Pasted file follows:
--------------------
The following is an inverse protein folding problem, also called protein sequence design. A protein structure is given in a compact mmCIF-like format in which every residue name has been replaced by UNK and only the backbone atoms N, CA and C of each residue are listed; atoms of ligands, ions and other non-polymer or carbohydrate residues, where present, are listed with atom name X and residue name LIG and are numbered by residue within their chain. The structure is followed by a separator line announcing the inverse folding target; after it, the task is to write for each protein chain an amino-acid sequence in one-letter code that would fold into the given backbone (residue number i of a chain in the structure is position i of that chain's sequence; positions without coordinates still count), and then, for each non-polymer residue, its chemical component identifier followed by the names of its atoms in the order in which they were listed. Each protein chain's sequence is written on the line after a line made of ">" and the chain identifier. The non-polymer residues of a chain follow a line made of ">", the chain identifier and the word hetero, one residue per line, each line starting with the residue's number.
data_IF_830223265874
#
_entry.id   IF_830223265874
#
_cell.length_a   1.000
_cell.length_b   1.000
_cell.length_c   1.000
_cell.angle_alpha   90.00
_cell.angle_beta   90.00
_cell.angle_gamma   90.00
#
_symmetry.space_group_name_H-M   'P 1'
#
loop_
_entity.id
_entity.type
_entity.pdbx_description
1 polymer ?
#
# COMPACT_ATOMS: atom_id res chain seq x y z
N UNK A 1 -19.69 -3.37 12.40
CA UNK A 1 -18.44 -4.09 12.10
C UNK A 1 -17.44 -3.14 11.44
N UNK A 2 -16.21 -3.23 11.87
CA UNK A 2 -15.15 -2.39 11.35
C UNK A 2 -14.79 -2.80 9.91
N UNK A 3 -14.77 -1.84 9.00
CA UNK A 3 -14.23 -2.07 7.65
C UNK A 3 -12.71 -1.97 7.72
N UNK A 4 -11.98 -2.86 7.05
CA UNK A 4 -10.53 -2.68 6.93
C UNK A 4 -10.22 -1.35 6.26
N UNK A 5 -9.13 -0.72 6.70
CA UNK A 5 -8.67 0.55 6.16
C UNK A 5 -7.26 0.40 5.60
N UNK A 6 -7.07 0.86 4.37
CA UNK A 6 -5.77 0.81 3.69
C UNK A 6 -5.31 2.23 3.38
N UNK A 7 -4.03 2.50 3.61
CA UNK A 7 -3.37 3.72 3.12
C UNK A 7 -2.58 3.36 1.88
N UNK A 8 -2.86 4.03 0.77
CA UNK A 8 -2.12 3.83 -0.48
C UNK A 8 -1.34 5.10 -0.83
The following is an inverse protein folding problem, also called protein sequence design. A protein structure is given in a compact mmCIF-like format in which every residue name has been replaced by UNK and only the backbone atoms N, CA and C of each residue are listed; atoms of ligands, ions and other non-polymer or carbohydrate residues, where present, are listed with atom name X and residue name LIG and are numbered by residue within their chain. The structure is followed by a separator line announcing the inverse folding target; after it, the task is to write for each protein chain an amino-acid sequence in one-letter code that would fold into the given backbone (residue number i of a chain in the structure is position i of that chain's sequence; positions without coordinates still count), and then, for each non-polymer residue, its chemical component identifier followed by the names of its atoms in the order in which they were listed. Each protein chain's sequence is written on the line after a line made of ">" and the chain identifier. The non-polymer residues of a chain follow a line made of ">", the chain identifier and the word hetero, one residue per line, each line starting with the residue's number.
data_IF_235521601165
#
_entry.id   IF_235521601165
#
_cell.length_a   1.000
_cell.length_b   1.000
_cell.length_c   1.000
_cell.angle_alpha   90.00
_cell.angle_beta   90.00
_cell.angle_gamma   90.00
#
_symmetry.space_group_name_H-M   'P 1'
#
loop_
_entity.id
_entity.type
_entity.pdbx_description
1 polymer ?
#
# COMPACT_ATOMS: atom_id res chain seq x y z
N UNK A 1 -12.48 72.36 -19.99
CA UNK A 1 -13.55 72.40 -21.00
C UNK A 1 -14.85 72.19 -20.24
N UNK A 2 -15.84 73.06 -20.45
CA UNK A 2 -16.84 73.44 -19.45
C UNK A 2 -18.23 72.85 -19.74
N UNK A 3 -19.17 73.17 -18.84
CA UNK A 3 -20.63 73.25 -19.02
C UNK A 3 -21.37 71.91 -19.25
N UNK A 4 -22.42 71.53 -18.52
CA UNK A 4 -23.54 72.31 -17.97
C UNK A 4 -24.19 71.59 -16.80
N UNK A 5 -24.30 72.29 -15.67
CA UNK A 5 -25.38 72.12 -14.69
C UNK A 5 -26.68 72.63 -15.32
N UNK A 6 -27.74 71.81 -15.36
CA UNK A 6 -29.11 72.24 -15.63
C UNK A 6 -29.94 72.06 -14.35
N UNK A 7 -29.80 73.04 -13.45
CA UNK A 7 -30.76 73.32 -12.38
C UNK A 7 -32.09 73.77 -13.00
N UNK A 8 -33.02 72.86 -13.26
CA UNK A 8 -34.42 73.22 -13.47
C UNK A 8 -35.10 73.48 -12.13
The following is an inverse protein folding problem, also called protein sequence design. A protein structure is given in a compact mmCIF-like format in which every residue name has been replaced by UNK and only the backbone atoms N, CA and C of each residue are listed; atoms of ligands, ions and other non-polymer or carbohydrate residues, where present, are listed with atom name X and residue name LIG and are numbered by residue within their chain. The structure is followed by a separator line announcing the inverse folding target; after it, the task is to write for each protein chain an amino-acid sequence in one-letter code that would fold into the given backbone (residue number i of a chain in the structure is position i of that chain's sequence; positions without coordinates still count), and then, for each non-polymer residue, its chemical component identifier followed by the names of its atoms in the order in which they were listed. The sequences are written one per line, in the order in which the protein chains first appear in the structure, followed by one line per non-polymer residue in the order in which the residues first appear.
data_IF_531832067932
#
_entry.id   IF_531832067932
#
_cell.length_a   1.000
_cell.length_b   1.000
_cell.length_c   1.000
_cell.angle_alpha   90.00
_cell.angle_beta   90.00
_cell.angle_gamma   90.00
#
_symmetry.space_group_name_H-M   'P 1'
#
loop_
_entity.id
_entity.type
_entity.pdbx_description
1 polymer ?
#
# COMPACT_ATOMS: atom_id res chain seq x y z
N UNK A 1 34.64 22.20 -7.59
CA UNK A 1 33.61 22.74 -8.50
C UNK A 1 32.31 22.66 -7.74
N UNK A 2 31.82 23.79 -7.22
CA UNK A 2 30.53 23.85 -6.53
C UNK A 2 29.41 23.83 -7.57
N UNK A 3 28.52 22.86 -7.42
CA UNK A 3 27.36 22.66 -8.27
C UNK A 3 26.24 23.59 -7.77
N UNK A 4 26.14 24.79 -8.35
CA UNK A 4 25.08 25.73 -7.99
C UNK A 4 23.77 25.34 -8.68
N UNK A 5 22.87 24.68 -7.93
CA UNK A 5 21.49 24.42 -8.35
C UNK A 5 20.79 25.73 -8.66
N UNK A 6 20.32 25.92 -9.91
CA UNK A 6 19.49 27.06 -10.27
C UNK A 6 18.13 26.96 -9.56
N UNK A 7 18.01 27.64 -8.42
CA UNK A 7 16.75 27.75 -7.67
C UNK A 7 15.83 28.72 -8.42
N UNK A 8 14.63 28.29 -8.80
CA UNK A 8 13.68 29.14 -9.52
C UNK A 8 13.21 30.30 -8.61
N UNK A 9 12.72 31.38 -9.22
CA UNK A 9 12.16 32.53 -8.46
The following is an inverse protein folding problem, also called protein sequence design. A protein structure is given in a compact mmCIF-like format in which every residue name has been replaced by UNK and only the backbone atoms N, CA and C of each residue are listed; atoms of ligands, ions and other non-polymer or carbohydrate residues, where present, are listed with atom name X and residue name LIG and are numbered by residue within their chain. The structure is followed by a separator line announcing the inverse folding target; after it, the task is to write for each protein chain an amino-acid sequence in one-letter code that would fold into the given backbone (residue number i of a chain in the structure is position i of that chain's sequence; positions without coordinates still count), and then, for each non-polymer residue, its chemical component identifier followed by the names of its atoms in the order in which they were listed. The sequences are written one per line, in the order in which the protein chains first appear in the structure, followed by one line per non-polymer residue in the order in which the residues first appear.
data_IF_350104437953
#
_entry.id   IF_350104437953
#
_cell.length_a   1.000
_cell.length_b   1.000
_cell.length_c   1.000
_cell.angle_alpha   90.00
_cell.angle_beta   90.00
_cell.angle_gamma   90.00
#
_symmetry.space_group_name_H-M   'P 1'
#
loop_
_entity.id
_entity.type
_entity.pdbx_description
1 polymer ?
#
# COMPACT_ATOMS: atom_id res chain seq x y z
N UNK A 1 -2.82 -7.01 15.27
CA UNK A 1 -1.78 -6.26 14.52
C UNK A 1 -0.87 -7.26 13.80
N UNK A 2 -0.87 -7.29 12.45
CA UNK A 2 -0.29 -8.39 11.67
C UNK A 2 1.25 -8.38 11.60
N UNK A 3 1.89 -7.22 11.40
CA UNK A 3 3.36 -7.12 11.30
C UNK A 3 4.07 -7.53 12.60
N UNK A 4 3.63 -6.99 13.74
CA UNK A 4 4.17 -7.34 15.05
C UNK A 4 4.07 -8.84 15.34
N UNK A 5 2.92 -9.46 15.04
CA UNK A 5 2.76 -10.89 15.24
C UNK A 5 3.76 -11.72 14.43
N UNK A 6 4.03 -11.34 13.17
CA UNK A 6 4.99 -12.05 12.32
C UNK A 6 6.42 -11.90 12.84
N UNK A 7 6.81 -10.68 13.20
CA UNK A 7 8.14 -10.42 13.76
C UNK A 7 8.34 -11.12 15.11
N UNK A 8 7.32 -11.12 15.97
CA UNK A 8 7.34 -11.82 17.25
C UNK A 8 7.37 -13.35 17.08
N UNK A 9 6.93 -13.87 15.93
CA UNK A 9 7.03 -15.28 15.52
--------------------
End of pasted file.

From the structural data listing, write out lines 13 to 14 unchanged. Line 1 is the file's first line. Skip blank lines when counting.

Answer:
_symmetry.space_group_name_H-M   'P 1'
#